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Gabrielle Giffords: Let’s get a Congress who cares about our interests

This morning in the New York Times, former Rep. Gabrielle Giffords wrote an op-ed about the cowardly action of the U.S. Senate in defeating the amendment promoted in this video:

Gabrielle Giffords: “A Senate in the Gun Lobby’s Grip”

SENATORS say they fear the N.R.A. and the gun lobby. But I think that fear must be nothing compared to the fear the first graders in Sandy Hook Elementary School felt as their lives ended in a hail of bullets. The fear that those children who survived the massacre must feel every time they remember their teachers stacking them into closets and bathrooms, whispering that they loved them, so that love would be the last thing the students heard if the gunman found them.

On Wednesday, a minority of senators gave into fear and blocked common-sense legislation that would have made it harder for criminals and people with dangerous mental illnesses to get hold of deadly firearms – a bill that could prevent future tragedies like those in Newtown, Conn., Aurora, Colo., Blacksburg, Va., and too many communities to count.

… if we cannot make our communities safer with the Congress we have now, we will use every means available to make sure we have a different Congress, one that puts communities’ interests ahead of the gun lobby’s.

Let’s join her and let’s make them fear the wrath of the voters. There is really no excuse for voting against the wishes of 90% of Americans.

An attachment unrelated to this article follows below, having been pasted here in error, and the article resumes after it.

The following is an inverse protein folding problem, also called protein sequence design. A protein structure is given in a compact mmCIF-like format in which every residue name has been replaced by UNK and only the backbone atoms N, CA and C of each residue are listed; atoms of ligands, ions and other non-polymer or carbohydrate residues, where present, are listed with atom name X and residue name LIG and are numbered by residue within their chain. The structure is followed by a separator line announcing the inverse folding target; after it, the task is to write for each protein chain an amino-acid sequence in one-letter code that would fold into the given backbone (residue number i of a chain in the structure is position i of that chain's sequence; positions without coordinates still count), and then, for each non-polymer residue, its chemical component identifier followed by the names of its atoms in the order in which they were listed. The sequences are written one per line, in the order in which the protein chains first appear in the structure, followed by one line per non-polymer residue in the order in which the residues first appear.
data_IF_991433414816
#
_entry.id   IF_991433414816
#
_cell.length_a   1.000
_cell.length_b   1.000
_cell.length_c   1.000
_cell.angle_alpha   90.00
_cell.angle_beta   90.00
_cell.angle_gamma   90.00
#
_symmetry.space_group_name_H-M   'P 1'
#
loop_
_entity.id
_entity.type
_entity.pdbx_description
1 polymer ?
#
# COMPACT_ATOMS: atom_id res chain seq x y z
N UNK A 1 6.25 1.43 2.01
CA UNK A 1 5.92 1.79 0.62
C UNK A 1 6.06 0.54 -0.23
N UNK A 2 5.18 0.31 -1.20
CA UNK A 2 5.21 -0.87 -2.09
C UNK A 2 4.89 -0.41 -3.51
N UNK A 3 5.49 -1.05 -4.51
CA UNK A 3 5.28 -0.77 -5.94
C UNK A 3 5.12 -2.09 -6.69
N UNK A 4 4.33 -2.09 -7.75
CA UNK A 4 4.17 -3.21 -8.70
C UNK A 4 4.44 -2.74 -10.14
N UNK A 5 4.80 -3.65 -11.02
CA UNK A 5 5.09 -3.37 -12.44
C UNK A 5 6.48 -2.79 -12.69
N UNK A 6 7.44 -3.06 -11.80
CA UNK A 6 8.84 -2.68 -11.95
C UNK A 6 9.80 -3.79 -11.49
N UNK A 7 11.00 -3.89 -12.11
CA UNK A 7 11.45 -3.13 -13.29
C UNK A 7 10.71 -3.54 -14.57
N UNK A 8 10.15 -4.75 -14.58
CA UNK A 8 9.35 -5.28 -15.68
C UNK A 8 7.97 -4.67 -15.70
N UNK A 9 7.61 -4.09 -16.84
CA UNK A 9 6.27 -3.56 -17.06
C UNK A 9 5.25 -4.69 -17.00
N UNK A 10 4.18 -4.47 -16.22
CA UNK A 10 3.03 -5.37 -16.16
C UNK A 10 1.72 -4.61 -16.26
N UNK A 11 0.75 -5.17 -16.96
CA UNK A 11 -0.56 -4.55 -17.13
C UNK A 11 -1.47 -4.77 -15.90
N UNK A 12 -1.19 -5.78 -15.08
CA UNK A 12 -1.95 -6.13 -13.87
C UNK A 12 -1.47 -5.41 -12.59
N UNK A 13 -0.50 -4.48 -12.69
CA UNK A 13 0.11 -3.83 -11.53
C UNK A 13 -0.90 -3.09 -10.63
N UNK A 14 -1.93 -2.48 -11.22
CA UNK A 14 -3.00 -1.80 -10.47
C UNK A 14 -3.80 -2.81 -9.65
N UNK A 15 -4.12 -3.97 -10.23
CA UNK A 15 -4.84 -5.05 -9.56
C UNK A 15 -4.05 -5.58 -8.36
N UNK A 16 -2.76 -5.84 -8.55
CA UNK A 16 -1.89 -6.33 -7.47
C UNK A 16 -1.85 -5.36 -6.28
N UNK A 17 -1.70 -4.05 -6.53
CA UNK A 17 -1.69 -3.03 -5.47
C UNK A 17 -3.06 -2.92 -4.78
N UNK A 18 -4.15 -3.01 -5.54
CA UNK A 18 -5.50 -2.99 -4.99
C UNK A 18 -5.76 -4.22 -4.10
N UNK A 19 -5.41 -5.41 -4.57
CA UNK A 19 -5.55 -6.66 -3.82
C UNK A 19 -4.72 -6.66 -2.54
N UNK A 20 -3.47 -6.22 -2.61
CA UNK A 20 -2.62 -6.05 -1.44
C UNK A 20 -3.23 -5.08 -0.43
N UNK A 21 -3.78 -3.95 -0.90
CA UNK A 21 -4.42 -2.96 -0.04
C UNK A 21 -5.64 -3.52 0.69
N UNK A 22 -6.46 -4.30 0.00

Americans for Responsible Solutions

For Immediate Release

April 17, 2013


Today, the US Senate ignored the will of the American people and failed to pass a bi-partisan commonsense, moderate solution for keeping deadly weapons out of the hands of dangerous people and making our communities safer. Almost 90% of Americans said they wanted this sensible solution to be implemented, but the senators voting against the measure chose instead to obey the leaders of the powerful corporate gun lobby, instead of their constituents. We know this proposal respected the rights of lawful gun owners like ourselves, and we know it would have saved lives.

We will use every means possible to make sure the constituents of these senators know that their elected representatives ignored them, and put Washington, DC special interest politics over the effort to keep their own communities safer from the tragedy of gun violence.

Gabby has always said this would be a long, hard haul. Our work does not end today; we are committed to finding commonsense compromises that will keep us safer, and to making sure we have a congress that will put the interests of their communities ahead of the interests of the gun lobby.

Those who voted against the amendment:

NAYs —46

Alexander (R-TN)

Ayotte (R-NH)

Barrasso (R-WY)

Baucus (D-MT)

Begich (D-AK)

Blunt (R-MO)

Boozman (R-AR)

Burr (R-NC)

Chambliss (R-GA)

Coats (R-IN)

Coburn (R-OK)

Cochran (R-MS)

Corker (R-TN)

Cornyn (R-TX)

Crapo (R-ID)

Cruz (R-TX)

Enzi (R-WY)

Fischer (R-NE)

Flake (R-AZ)

Graham (R-SC)

Grassley (R-IA)

Hatch (R-UT)

Heitkamp (D-ND)

Heller (R-NV)

Hoeven (R-ND)

Inhofe (R-OK)

Isakson (R-GA)

Johanns (R-NE)

Johnson (R-WI)

Lee (R-UT)

McConnell (R-KY)